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Adoption Resources-Where to Find Information About Adoption

By Edited Jul 13, 2016 0 1

There is a wide range of adoption resources available for people wanting to find information about adoption.  Thanks to celebrities, adoption is in the news on a frequent basis.  From Angelina Jolie and Brad Pitt to Madonna, the image of adoption has changed, and it is for the better.

Adoption Resources-Books

There are many informative books about adoption for prospective adoptive families to read.  

The Complete Adoption Book
The Complete Adoption Book  by Laura Beauvais-Godwin and Raymond Godwin is a comprehensive guide. This easy to understand book is one that I read before my husband and I embarked upon the adoption process. It lists state-by-state requirements, how to survive the home study, and covers all of the different adoption choices (domestic, international).  It is a great beginner’s resource about all topics related to adoption.

If you are religious and want to read about how adoption is interpreted and treated in your faith, there are books on the topic.

Adoption and the Jewish Family by Shelly Kapneck Rosenberg is another book that was part of my adoption library.  It addresses Jewish beliefs concerning adoption, how Judaism honors adoption and the adopted child, how to share information about your child’s birthparents’ religion, and the conversion of your child (if you are not a Reform Jew).  It is an important book for Jewish families.

Another adoption resource book is one for Christian families. Adopted for Life by Russell D. Moore intertwines Scriptures and adoption.  He shares the journey of the adoption of his two sons from Russia.  It has garnered five star reviews from it’s readers.
Twenty Things Adoptive Kids Wish Their Adoptive Parents Knew

A fourth book that is a must read for adoptive parents is Twenty Things Adoptive Kids Wish Their Adoptive Parents Knew by Sherrie Eldridge.  Written from the perspective of the adopted child, it address issues that adoptees have, but may not feel comfortable discussing with their adoptive parents for fear of hurting their feelings.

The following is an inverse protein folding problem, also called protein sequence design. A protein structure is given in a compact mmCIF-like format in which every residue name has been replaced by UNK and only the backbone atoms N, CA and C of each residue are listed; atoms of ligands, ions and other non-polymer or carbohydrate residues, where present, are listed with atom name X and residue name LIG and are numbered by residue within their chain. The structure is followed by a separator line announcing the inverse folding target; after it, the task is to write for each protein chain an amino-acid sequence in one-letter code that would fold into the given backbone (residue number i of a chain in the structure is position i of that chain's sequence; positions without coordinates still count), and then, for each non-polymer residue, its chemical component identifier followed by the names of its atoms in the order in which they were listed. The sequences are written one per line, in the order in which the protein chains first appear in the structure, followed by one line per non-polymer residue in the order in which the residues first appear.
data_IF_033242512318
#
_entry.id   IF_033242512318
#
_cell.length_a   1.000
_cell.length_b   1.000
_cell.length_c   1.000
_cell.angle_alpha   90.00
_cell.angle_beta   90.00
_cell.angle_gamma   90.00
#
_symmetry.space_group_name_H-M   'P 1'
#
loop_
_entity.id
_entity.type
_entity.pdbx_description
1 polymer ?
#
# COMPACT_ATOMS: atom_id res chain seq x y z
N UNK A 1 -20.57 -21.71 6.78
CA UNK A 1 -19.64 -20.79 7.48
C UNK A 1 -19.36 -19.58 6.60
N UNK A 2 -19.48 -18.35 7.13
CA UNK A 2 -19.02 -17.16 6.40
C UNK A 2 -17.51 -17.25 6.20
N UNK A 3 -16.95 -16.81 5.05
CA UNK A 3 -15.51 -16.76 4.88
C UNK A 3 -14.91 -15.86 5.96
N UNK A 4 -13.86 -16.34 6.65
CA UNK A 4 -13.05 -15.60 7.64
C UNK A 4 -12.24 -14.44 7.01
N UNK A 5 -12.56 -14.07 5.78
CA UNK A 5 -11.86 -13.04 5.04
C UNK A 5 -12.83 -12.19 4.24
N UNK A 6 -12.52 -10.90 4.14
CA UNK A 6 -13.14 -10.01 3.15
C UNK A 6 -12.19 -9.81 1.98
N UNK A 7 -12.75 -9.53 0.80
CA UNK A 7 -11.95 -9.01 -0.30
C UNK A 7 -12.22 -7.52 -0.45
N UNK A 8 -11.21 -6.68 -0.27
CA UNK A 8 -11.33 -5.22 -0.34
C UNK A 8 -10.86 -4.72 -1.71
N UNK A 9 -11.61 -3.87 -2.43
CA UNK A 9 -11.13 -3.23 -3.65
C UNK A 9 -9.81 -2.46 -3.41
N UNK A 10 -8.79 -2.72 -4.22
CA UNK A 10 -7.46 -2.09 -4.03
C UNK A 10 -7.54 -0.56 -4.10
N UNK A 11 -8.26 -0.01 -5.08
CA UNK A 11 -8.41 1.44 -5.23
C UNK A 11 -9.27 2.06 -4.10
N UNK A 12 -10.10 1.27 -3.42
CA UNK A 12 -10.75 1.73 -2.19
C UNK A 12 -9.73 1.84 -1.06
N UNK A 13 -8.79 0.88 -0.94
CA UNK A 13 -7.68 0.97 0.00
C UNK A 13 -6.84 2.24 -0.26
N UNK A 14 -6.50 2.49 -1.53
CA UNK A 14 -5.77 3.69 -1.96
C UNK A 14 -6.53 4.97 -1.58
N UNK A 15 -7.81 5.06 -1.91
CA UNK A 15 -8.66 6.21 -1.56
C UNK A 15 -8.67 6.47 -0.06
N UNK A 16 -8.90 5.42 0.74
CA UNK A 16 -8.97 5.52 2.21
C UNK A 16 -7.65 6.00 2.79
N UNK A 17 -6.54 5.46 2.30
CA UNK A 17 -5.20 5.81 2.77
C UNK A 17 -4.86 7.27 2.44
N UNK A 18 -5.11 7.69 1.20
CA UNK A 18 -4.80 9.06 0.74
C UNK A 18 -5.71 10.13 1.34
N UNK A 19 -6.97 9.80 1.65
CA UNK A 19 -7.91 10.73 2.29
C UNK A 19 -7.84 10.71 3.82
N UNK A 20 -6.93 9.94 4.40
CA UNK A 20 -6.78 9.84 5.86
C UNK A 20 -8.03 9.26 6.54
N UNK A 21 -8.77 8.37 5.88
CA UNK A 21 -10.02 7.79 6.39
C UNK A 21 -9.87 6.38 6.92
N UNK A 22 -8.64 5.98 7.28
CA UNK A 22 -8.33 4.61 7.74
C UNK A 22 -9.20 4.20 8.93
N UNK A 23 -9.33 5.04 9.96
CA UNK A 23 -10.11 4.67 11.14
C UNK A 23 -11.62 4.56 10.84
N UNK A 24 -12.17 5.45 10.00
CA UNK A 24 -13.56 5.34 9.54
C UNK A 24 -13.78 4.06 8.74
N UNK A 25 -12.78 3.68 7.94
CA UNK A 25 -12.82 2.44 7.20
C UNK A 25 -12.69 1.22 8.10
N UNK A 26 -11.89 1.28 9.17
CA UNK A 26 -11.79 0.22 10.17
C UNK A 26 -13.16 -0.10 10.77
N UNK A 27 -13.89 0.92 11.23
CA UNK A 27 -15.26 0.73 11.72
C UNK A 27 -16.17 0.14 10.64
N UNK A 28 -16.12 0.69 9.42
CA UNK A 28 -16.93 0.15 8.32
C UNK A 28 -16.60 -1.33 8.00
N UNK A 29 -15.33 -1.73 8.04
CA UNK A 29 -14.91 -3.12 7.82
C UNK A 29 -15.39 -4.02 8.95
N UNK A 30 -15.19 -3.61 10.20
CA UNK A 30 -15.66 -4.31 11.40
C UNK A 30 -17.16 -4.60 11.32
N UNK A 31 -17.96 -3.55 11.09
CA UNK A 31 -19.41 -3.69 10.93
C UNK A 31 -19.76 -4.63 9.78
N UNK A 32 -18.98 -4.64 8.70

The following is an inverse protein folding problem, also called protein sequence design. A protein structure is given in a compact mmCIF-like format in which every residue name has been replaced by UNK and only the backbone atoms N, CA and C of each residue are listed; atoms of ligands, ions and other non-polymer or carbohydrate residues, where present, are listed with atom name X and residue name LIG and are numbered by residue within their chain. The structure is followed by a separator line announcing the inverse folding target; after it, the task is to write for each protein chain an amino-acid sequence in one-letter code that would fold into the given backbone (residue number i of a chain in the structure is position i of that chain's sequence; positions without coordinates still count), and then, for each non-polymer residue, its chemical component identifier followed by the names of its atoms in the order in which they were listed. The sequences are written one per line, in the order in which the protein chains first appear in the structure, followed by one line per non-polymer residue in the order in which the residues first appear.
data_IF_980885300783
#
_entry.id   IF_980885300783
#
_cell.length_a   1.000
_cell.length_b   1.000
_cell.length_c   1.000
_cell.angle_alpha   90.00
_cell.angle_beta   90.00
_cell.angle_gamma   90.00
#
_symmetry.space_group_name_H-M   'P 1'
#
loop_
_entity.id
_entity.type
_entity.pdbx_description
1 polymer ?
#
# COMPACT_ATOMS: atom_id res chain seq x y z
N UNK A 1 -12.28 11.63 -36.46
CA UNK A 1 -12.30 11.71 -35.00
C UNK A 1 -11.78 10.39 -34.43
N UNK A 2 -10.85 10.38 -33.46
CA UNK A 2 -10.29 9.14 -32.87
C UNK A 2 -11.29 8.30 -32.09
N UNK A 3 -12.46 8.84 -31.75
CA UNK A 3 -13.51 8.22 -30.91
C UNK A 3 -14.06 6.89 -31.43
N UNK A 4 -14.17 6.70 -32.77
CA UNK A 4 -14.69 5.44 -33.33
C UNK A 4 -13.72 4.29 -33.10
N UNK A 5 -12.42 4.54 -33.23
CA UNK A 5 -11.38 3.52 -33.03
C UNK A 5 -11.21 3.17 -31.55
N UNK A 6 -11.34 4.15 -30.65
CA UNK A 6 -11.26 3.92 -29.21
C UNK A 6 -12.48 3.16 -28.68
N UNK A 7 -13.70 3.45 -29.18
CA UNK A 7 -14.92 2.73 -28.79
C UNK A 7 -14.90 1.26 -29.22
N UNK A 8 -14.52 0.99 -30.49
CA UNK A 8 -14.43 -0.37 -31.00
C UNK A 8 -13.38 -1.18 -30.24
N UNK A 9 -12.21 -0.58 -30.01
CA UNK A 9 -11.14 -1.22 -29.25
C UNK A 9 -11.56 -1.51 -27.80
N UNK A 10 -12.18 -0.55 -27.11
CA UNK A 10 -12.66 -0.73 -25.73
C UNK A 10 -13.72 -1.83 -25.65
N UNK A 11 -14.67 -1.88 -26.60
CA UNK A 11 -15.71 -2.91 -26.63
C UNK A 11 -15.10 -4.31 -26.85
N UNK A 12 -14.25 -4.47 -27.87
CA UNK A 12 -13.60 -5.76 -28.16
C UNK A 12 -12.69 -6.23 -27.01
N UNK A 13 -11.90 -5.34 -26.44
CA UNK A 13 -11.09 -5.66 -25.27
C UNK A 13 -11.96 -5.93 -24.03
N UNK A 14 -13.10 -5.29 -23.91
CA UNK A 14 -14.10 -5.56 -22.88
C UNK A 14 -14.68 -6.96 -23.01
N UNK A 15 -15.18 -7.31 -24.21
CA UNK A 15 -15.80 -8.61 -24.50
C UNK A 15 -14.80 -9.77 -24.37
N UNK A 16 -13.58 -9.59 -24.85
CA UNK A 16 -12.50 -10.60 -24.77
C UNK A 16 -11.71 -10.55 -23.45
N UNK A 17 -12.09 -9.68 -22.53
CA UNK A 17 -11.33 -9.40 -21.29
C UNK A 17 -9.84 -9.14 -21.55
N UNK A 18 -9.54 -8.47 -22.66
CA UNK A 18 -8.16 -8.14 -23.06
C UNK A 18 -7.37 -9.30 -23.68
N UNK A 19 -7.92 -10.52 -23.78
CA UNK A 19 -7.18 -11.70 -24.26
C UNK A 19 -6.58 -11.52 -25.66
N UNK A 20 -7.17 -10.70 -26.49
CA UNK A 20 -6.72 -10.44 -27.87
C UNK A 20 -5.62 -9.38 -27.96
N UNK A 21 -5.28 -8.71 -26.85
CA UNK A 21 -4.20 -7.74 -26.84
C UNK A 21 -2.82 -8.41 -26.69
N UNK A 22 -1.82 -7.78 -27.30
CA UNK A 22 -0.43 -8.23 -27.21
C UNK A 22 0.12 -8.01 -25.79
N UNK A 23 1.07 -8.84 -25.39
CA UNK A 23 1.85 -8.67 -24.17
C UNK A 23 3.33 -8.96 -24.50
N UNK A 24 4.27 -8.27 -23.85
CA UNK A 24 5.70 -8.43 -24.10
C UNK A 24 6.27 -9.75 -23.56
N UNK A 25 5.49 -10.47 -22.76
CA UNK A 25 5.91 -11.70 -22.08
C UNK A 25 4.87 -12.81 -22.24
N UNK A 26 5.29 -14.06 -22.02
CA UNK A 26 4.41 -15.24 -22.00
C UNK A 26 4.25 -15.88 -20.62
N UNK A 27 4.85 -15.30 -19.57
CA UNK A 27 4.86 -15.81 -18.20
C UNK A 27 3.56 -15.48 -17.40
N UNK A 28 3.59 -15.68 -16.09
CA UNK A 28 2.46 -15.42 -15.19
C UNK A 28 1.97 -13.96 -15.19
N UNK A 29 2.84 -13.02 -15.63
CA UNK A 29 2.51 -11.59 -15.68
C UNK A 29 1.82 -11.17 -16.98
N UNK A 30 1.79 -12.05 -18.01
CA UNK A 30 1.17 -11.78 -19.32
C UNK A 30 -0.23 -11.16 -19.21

Although all adoptees may not have these feelings, some do.  They may feel abandoned.  Birthdays are a double edged sword-it is the day they were born, but they are not celebrating with their birth parents who gave birth to them.  

While this book has received some bad reviews because the author dwells on the negative side of things, it still should be read to open an adoptive parents eyes at potential feelings their child may have in the future.  Communication  with your child is key.

Adoption Resources-Magazines
Adoptive Familes Magazine


A wonderful magazine for parents of adopted children is Adoptive Families. This niche magazine is targeted for families waiting to adopt a child and for those who have already adopted.  There is up to the minute information about changes in adoption laws both domestically and internationally, as well as articles that typical parenting magazine do not have.

Adoption Resources-Parenting Forums

For people who like the anonymity of the internet, forums are a wonderful place to read and share.  Many parenting websites have infertility forums, so there is a prefect fit for you at one of them.

Adoption Resources-Professional Help

Your adoption agency should be your primary resource for all questions and concerns about adoption.  They should have the information you seek from their attorneys, social workers, and post adoption staff members.  Many have waiting parent seminars for their families so you can discuss what you are going through, how you are feeling, and what happens next.  Adoption agencies also have files of different articles to share with you.  They can also direct you to a professional therapist if you need to talk about more privately about the feelings you are having as you wait for your baby.

Adoption Resources-Friends and Family Who Have Adopted

One of the best adoption resources are friends and family who have gone through the adoption process.  While it is nice to have close people who are a shoulder to lean on, they do not fully comprehend what you are going through. Only those who have traveled on this path can fully understand your ups and down, your anxiousness, and the roller coaster of emotions that you are feeling.  Their words of comfort are not hollow, they come from a place of knowing.

One of the best words of wisdom that gave me great comfort came from a woman I met through my college best friend.  Both of them are adoptive mothers.  She said to me, “Your angel baby is still waiting to be born.”  It was true, except that in my case, it was babies!  I cannot imagine life without my twins.  In so many ways, they were my beshert babies-meant to be ours.  All I had to do was wait, which of course, was the hardest part.

These five adoption resources will help those who are involved in the adoption process get through it, as well as help adoptive families after they welcome home their child.
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Comments

Jun 26, 2012 7:37am
Ascentive
Great article!
I have some friends that are adoptive parents and some friends that have been adopted.
If my life would have gone a different path I would have considerate to adopt too.

Thanks for sharing the recourses on adoption.

~Anja~
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